Cardio Comments

I work with an increasing number of physique competitors – most of whom have worked with other coaches in the industry. One of the first questions they ask in our interview process is: How much cardio do I need to do? – Cringing in anticipation of an answer that will rival a part time job.

I have seen coaches recommend as much as 2 hours of cardio per day – yes I said per day! I have seen the damage hours of cardio can create within the body and it’s not pretty.

Let me be clear, I am not pro or con cardio – but I am pro result. Here is my editorial comment on cardio.

The Skinny on Cardio:

Technically all training is “cardio” but is specific “cardio” training required for fat loss? No it’s not, but that doesn’t mean you shouldn’t do it. Cardio exercise – like running – is often the fitness activity with the lowest barrier to entry – simply grab a pair a shoes, walk out side, start running, and within 30 min you will feel its effects no matter your speed.

Just because you feel its effects does not mean it is a successful tool for fat loss. In fact many people get addicted to the feeling you get when you do cardio – the runners high – and continue to pursue the cardio for the feeling and just assume that it is delivering fat loss results.

This may be true to an extent – But If a person goes from being sedentary being physically multiple times per week they will experience fat loss for a 6 to 8 week period regardless of the validity of activity – steady state cardio is no different.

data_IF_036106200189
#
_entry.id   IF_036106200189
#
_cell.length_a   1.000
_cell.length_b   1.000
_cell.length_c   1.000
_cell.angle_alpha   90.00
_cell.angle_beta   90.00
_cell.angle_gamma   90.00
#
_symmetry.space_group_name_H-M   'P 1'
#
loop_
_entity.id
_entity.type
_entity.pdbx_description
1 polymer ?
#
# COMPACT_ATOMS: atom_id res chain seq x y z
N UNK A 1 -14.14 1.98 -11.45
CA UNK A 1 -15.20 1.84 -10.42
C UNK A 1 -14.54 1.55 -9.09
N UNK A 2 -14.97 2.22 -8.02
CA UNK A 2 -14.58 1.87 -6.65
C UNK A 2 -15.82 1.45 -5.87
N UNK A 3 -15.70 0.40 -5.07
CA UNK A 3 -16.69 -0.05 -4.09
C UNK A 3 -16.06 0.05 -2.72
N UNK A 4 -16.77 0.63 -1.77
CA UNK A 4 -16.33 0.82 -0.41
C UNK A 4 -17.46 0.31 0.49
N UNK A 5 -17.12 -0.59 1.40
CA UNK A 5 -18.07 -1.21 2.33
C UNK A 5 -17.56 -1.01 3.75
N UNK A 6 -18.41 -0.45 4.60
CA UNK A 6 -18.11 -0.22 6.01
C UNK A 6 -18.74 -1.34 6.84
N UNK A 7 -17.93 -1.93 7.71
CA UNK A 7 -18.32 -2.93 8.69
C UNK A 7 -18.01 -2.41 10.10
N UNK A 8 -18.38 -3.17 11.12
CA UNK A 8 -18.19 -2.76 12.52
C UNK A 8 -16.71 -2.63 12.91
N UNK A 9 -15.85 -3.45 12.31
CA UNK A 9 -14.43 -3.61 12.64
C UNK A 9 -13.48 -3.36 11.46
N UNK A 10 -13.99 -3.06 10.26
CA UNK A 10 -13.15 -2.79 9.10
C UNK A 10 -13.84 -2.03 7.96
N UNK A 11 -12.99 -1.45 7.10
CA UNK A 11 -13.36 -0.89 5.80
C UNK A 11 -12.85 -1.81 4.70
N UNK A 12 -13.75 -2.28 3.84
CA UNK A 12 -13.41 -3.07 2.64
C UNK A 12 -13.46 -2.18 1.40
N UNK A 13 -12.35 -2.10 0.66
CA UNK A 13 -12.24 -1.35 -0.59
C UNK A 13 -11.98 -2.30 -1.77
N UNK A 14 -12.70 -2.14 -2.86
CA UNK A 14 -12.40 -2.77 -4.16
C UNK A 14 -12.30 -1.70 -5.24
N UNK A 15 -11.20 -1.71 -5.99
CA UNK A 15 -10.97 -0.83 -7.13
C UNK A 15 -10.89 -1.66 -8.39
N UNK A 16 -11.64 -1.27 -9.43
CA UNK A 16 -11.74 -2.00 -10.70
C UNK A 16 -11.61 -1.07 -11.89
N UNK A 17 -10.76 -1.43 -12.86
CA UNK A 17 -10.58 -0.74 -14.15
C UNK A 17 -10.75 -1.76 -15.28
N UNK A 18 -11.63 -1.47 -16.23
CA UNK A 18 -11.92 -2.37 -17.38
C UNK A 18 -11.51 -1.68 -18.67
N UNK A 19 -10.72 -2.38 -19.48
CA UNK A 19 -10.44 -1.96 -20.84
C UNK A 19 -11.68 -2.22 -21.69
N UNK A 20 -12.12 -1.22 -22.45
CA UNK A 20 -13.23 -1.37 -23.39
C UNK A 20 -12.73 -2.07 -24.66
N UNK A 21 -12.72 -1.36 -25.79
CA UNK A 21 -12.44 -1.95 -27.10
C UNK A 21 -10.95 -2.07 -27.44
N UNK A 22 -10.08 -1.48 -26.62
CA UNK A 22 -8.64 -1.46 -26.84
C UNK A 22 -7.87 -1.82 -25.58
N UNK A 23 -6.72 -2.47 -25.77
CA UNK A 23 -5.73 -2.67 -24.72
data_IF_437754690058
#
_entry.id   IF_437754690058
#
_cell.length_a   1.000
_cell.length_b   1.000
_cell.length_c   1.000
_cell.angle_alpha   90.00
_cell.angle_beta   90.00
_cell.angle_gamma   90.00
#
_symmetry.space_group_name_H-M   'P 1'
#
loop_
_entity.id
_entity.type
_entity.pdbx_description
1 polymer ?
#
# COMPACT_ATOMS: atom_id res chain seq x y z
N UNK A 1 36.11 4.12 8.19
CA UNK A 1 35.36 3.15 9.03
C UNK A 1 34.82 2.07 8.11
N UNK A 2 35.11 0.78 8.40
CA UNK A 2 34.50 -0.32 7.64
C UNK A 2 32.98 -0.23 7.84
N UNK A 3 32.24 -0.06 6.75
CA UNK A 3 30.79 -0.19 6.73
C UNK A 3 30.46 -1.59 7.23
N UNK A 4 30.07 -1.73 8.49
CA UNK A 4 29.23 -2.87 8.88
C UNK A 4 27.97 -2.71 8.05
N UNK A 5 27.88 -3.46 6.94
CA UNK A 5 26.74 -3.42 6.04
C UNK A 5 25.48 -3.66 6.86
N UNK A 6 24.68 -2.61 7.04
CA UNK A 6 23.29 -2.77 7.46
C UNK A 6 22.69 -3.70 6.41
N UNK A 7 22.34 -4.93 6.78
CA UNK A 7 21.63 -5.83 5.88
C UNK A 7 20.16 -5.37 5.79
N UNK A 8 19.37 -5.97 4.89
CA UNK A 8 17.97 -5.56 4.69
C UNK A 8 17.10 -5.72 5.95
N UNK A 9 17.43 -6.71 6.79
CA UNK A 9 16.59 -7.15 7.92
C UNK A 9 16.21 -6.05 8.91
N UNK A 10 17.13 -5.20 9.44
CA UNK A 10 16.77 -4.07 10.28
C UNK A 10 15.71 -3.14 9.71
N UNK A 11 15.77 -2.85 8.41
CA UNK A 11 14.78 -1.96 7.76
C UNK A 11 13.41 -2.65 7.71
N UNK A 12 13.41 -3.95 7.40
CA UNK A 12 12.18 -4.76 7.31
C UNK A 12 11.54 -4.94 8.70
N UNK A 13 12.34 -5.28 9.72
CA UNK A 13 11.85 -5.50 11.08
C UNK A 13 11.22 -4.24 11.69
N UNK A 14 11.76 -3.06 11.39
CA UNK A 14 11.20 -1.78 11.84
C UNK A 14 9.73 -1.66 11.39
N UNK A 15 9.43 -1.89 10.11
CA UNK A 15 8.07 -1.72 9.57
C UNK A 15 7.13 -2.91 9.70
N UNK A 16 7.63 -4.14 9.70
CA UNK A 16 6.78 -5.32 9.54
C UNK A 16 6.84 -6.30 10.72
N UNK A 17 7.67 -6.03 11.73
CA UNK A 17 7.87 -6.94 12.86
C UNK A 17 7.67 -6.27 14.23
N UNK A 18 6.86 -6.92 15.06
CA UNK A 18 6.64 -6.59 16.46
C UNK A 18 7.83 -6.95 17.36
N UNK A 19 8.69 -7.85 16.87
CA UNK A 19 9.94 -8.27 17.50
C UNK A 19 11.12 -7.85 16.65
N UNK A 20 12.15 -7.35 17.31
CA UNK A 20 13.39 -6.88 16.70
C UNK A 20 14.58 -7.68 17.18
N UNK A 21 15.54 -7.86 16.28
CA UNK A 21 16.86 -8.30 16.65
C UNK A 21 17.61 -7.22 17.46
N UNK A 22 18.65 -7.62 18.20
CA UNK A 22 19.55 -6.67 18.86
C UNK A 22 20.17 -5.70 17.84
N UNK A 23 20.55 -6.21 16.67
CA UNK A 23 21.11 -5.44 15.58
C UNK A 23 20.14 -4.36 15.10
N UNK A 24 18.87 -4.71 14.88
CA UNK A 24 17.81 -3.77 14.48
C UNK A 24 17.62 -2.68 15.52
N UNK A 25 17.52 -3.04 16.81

Is cardio effective for fat loss?

The research suggests steady state cardio (cardio preformed at a low intensity for longer than 30 min at a time) is not necessary nor is it the most effective way to achieve fat loss. The research also suggest steady state cardio can create a deficit of strength – meaning cardio training is not only less effective than strength training for fat loss but cardio training can also reduce your strength – Heck of a combo.

Steady state cardio training not only weakness the skeletal muscle it can also weaken the cardiac muscle – yes, the cardiac muscle means your heart – meaning steady state cardio may actually be bad for heart health.

So the research suggests if you want to reduce your strength, muscle mass and be less effective at fat loss – focus on extended cardio training. But we know empirically that cardio can be used for fat loss so this cant be the definitive statement on cardio training.

Is fasted cardio effective for fat loss?

Enter the Bro-Science – ask 10 physique competitors what to describe the cardio program their coaches gave them – and they will look at you with a look of haughty derision and say “fasted cardio in the morning” as if you asked in which direction the sun rises. They may also randomly tell you how many asparagus they are eating with each meal but we will explore that issue in another post.

Performing fasted cardio training does not provide a fat burning advantage over cardio preformed after eating – in fact the research suggest that fasted cardio may actually be less effective than cardio training preformed after eating – provided you are eating an appropriate diet.


So can we use cardio for fat loss?

I said at the beginning of this post that I am not pro or con cardio – I’m pro result. And despite the fact that I think cardio is used inappropriately to achieve fat loss, I do use cardio in program to expedite fat loss results. I use cardio with clients, I use cardio myself and have spoken to countless coaches I respect in the industry that use the dirty little “C” word to enhance training results.